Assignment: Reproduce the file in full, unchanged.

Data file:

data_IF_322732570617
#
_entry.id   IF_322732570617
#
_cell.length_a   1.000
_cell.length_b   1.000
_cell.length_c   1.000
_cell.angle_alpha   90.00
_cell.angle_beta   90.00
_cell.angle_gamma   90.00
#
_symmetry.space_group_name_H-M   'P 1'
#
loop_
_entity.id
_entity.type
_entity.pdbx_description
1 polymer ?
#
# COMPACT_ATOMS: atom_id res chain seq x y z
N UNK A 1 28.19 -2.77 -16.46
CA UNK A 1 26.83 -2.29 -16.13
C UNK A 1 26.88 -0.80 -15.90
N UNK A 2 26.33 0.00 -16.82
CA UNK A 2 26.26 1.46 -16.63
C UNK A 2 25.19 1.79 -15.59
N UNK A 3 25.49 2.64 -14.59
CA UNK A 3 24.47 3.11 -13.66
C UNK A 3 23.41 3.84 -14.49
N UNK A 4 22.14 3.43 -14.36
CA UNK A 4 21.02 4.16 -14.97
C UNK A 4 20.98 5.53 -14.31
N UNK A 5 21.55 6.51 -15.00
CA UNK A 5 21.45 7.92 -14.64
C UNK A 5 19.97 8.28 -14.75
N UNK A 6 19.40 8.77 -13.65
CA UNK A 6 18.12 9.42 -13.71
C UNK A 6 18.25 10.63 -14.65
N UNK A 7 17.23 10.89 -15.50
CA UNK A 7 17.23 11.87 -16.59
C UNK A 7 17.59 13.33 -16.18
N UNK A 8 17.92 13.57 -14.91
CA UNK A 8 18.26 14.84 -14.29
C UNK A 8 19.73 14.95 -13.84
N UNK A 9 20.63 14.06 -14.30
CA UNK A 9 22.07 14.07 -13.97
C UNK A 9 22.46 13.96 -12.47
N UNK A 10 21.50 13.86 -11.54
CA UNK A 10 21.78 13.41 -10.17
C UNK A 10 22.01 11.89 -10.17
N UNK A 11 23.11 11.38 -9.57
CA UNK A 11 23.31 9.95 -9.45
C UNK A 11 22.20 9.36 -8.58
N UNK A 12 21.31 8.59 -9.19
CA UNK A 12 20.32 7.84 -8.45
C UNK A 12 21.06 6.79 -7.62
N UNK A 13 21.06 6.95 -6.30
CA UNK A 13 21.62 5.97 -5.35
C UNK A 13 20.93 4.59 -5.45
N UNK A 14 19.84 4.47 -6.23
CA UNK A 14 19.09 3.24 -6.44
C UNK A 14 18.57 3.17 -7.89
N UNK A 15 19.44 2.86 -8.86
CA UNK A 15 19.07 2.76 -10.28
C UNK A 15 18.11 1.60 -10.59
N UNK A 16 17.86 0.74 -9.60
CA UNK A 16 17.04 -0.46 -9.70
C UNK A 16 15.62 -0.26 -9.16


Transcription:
data_IF_322732570617
#
_entry.id   IF_322732570617
#
_cell.length_a   1.000
_cell.length_b   1.000
_cell.length_c   1.000
_cell.angle_alpha   90.00
_cell.angle_beta   90.00
_cell.angle_gamma   90.00
#
_symmetry.space_group_name_H-M   'P 1'
#
loop_
_entity.id
_entity.type
_entity.pdbx_description
1 polymer ?
#
# COMPACT_ATOMS: atom_id res chain seq x y z
N UNK A 1 28.19 -2.77 -16.46
CA UNK A 1 26.83 -2.29 -16.13
C UNK A 1 26.88 -0.80 -15.90
N UNK A 2 26.33 0.00 -16.82
CA UNK A 2 26.26 1.46 -16.63
C UNK A 2 25.19 1.79 -15.59
N UNK A 3 25.49 2.64 -14.59
CA UNK A 3 24.47 3.11 -13.66
C UNK A 3 23.41 3.84 -14.49
N UNK A 4 22.14 3.43 -14.36
CA UNK A 4 21.02 4.16 -14.97
C UNK A 4 20.98 5.53 -14.31
N UNK A 5 21.55 6.51 -15.00
CA UNK A 5 21.45 7.92 -14.64
C UNK A 5 19.97 8.28 -14.75
N UNK A 6 19.40 8.77 -13.65
CA UNK A 6 18.12 9.42 -13.71
C UNK A 6 18.25 10.63 -14.65
N UNK A 7 17.23 10.89 -15.50
CA UNK A 7 17.23 11.87 -16.59
C UNK A 7 17.59 13.33 -16.18
N UNK A 8 17.92 13.57 -14.91
CA UNK A 8 18.26 14.84 -14.29
C UNK A 8 19.73 14.95 -13.84
N UNK A 9 20.63 14.06 -14.30
CA UNK A 9 22.07 14.07 -13.97
C UNK A 9 22.46 13.96 -12.47
N UNK A 10 21.50 13.86 -11.54
CA UNK A 10 21.78 13.41 -10.17
C UNK A 10 22.01 11.89 -10.17
N UNK A 11 23.11 11.38 -9.57
CA UNK A 11 23.31 9.95 -9.45
C UNK A 11 22.20 9.36 -8.58
N UNK A 12 21.31 8.59 -9.19
CA UNK A 12 20.32 7.84 -8.45
C UNK A 12 21.06 6.79 -7.62
N UNK A 13 21.06 6.95 -6.30
CA UNK A 13 21.62 5.97 -5.35
C UNK A 13 20.93 4.59 -5.45
N UNK A 14 19.84 4.47 -6.23
CA UNK A 14 19.09 3.24 -6.44
C UNK A 14 18.57 3.17 -7.89
N UNK A 15 19.44 2.86 -8.86
CA UNK A 15 19.07 2.76 -10.28
C UNK A 15 18.11 1.60 -10.59
N UNK A 16 17.86 0.74 -9.60
CA UNK A 16 17.04 -0.46 -9.70
C UNK A 16 15.62 -0.26 -9.16